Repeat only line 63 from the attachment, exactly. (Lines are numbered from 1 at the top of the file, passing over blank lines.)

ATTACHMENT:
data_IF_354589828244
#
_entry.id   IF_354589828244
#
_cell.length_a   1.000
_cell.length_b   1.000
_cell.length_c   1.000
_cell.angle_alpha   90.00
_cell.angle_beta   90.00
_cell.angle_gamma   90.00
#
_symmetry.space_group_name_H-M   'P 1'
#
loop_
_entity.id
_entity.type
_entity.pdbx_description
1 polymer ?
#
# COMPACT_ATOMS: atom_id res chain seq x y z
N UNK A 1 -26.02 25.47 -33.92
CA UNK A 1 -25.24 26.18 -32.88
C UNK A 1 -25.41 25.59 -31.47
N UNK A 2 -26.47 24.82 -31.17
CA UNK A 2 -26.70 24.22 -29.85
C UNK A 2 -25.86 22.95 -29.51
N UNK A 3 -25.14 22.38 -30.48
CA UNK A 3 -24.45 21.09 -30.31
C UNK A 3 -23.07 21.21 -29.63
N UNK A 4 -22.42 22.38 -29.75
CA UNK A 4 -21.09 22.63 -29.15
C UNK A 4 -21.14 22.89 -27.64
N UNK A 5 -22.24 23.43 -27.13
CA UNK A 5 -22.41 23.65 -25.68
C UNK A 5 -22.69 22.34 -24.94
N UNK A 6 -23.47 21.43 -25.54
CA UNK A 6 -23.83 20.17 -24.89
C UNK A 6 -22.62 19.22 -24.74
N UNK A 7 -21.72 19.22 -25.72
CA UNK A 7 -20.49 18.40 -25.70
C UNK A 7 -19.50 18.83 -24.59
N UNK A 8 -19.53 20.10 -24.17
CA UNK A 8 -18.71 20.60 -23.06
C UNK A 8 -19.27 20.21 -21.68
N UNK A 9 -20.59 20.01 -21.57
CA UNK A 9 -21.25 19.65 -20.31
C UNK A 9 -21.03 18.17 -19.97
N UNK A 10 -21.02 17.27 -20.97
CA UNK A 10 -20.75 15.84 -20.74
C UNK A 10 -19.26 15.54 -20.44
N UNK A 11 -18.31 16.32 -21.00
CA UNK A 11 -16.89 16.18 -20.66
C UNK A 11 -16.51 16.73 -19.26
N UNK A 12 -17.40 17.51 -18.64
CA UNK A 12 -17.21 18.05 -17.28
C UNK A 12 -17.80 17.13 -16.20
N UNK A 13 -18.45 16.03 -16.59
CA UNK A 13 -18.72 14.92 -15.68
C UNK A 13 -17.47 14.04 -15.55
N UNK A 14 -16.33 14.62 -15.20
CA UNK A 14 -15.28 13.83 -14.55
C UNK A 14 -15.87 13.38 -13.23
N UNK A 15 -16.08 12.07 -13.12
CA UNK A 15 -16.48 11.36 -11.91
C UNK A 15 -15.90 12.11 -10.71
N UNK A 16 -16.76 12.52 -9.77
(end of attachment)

N UNK A 15 -16.08 12.07 -13.12